offenders on admission to the treatment facility was
31.4 years of age with the youngest being 16 and the
oldest being 59. Of the 115 offenders, 47 (40.87%) had
been incarcerated for a most recent charge (instant
offense) of incest or intrafami1ial child molestation.
Extrafami 1ial child molesters, those who victimized
children outside of the home, numbered 37 (32.17%).
There were 31 (26.96%) men incarcerated for rape.
Examining the marital status of the offenders revealed
that 40 (35.09%) were married, 39 (34.21%) had never
been married, 9 (7.89%) were separated, and 26 (22.81%)
were divorced. There were 27 (23.48%) black offenders,
87 (75.65%) white offenders, and one (0.88%) hispanic
offender in the sample.
Procedures
Treatment Procedures
The residential treatment program from which data
for this study were collected was housed at North
Florida Evaluation and Treatment Center (NFETC), a
maximum security forensic mental health institution
operated by HRS in Gainesville, Florida since 1976. The
MDSO program, which comprised approximately one-third

84
of the institutional population, had a maximum capacity
of 63 beds dedicated to the treatment of convicted male
sexual offenders. The NFETC sex offender program
physical plant included three buildings, two of two
wings (called pods) housing offenders who had been
accepted for the treatment phase, and one of three pods
which included two pods of offenders in the 2-month
evaluation phase and one pod of advanced offenders
approaching successful completion of treatment. Each
pod was comprised of 9 offenders, each of whom was
assigned an individual room. Each of these offenders
had been screened and approved for transfer at one of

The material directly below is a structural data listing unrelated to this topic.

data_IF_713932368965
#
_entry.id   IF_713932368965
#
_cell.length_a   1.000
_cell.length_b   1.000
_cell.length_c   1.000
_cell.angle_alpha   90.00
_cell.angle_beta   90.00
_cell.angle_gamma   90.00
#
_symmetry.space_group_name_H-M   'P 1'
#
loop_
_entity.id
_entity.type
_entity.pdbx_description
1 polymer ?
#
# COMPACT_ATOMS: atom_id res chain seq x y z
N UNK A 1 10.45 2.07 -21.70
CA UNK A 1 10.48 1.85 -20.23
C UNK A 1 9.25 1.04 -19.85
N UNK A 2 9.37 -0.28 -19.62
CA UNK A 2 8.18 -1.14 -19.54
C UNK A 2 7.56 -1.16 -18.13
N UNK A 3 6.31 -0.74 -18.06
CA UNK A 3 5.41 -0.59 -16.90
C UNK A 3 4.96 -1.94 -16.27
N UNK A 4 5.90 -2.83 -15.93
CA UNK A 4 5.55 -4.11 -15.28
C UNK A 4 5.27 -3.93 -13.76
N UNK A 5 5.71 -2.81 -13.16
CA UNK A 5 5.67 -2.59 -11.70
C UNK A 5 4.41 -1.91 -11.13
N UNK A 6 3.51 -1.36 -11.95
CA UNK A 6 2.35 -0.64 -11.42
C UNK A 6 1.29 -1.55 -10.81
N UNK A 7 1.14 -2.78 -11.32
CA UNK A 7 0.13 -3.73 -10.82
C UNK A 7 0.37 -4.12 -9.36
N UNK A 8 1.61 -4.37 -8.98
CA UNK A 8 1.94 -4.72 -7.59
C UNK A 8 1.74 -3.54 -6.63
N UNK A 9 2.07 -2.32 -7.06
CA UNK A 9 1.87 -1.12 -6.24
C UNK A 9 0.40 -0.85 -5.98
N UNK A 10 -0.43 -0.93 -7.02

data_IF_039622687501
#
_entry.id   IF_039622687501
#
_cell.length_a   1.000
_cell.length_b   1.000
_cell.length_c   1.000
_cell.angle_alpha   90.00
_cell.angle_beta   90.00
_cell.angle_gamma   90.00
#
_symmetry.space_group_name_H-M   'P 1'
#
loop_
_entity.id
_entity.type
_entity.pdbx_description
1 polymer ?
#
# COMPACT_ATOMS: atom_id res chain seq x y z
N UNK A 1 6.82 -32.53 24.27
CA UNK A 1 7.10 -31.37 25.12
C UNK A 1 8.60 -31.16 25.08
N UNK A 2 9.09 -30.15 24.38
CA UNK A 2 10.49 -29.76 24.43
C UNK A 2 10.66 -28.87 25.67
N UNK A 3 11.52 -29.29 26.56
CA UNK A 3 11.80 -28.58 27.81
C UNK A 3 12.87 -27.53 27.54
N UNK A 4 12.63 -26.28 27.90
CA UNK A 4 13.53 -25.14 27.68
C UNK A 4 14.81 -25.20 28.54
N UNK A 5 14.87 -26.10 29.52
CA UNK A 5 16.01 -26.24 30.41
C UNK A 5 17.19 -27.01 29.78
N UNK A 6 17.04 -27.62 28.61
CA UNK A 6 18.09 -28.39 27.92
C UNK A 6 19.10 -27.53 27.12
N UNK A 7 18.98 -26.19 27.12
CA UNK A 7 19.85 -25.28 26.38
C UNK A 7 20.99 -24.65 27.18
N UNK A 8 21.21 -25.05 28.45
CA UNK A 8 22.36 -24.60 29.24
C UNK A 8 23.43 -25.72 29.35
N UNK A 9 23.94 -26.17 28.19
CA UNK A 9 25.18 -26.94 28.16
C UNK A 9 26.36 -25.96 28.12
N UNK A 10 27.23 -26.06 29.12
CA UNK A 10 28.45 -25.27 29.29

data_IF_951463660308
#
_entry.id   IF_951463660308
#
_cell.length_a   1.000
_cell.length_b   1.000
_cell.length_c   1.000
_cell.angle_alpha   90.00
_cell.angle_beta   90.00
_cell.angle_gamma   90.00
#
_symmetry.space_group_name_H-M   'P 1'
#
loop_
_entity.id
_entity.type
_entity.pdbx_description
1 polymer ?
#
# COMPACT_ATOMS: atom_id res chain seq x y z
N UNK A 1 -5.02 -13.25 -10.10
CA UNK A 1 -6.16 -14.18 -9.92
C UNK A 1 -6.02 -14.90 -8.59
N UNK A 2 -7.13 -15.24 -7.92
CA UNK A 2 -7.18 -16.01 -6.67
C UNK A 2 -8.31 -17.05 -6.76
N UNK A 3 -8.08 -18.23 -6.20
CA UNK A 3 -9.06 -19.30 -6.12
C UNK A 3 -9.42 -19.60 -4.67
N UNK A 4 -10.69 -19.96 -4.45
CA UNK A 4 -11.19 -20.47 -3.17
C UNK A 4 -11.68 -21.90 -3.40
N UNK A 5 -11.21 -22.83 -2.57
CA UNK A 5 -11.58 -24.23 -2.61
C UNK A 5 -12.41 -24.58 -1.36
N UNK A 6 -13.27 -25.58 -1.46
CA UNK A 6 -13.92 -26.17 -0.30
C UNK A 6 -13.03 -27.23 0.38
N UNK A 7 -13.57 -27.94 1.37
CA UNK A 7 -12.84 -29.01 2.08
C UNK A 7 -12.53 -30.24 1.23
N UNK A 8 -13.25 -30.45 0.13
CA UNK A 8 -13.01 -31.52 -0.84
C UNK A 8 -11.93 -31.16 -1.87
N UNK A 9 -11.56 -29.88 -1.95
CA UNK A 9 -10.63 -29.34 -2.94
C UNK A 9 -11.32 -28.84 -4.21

various DC institutions throughout Florida prior to
transfer to the MDSO unit.
The treatment program integrated three broad areas
of therapeutic focus: (a) assisting the offender in
replacing distorted or irrational thinking and
maladaptive behaviors commonly associated with the
psychosexual disorder (e.g., cognitive restructuring,
behavioral module); (b) training offenders in the
skills necessary to improve their interpersonal and
intrapsychic functioning (e.g., their communication
skills and stress/anger management); and (c) assisting
the offender in identifying and remediating impediments

85
to healthy functioning that were the result of early
trauma and/or lifelong acquired patterns of dysfunction
through corrective emotional experiences using
techniques derived from Gestalt Therapy,
Psychosynthesis and Neuro-Linguistic Programming as
well as modified aversive behavioral rehearsal therapy
(Knopp, 1984).
A basic assumption underlying this treatment
approach was that there is an endless variety of
combinations of behavioral, experiential and cognitive
antecedents that sex offenders describe in their
offense cycles. The idea that one treatment modality
would successfully ameliorate the problems of so
diverse a population seemed optimistic at best and
grossly inadequate at worst. Based on their treatment
experience, the staff concluded that the best strategy
for treating such a diverse population was to offer a
variety of treatment modalities, individualizing the
treatment by stressing some components over others
based on evaluations of the offender's behavior,
progress, and personality configuration.
A second concept underlying the treatment program